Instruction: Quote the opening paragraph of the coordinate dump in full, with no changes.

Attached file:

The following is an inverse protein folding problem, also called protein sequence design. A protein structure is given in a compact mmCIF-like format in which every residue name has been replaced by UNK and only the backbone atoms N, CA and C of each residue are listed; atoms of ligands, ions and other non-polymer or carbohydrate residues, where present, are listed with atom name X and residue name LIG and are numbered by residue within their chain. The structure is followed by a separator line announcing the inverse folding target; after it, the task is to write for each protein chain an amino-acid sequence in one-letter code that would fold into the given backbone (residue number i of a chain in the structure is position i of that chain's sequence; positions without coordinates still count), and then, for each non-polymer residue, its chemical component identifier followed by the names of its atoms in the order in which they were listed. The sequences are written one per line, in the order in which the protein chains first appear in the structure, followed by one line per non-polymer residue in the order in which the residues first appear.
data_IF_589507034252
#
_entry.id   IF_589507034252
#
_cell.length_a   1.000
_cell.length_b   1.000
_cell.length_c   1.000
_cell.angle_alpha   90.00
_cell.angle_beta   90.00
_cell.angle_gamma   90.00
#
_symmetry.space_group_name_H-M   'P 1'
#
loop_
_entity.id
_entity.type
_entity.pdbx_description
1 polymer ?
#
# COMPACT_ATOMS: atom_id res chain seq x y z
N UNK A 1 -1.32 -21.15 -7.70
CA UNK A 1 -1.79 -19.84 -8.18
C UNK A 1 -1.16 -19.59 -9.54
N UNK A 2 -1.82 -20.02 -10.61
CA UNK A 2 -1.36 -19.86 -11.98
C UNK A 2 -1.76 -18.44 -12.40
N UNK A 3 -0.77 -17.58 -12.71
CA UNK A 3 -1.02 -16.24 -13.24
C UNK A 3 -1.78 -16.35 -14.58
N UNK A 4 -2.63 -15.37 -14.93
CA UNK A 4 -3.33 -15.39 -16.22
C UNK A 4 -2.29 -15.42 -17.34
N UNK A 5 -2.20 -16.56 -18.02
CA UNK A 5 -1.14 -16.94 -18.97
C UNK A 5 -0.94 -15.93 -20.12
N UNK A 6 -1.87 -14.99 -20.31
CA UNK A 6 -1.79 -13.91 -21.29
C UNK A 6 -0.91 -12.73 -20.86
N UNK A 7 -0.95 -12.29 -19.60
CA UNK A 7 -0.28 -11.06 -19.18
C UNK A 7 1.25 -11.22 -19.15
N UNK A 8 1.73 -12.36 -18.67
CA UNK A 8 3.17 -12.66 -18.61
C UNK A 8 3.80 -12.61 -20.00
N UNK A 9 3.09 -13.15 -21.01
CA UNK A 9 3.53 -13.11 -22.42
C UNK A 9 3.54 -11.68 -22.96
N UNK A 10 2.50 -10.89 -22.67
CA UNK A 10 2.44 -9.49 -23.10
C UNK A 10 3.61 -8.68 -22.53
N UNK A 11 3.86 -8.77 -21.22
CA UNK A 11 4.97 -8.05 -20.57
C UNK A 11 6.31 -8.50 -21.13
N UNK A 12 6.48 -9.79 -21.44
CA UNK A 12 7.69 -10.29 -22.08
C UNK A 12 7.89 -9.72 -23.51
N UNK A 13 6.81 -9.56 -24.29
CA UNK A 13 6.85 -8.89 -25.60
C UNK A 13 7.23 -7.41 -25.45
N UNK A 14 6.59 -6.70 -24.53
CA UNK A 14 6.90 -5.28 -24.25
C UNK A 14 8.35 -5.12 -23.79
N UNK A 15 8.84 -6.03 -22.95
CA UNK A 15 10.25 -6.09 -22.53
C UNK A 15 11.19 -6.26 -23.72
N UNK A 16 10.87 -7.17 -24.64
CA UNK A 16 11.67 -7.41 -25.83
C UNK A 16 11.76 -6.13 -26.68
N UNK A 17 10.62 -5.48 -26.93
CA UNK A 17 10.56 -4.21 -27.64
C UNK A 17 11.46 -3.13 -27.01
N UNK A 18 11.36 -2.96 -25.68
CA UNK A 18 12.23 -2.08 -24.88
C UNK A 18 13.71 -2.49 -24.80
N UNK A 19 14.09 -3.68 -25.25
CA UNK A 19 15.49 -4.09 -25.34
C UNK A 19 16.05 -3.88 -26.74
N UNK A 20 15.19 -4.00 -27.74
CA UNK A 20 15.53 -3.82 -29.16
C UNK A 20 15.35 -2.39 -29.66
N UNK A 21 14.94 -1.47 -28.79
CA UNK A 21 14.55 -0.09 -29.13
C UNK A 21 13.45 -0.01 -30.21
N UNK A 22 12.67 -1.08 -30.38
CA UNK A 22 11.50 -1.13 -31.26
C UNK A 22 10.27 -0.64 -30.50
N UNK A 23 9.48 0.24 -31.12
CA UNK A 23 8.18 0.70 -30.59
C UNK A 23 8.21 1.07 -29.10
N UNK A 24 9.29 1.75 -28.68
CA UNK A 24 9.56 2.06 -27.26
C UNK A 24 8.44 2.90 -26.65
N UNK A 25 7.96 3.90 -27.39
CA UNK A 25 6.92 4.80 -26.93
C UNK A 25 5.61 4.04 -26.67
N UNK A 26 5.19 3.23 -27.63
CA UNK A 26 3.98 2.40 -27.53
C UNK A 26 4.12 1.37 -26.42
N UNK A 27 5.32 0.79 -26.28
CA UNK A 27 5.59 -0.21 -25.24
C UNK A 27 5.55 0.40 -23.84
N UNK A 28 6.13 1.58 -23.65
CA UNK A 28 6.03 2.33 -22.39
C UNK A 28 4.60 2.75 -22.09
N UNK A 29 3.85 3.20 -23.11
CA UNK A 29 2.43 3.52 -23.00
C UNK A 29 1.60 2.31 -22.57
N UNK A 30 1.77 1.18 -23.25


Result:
The following is an inverse protein folding problem, also called protein sequence design. A protein structure is given in a compact mmCIF-like format in which every residue name has been replaced by UNK and only the backbone atoms N, CA and C of each residue are listed; atoms of ligands, ions and other non-polymer or carbohydrate residues, where present, are listed with atom name X and residue name LIG and are numbered by residue within their chain. The structure is followed by a separator line announcing the inverse folding target; after it, the task is to write for each protein chain an amino-acid sequence in one-letter code that would fold into the given backbone (residue number i of a chain in the structure is position i of that chain's sequence; positions without coordinates still count), and then, for each non-polymer residue, its chemical component identifier followed by the names of its atoms in the order in which they were listed. The sequences are written one per line, in the order in which the protein chains first appear in the structure, followed by one line per non-polymer residue in the order in which the residues first appear.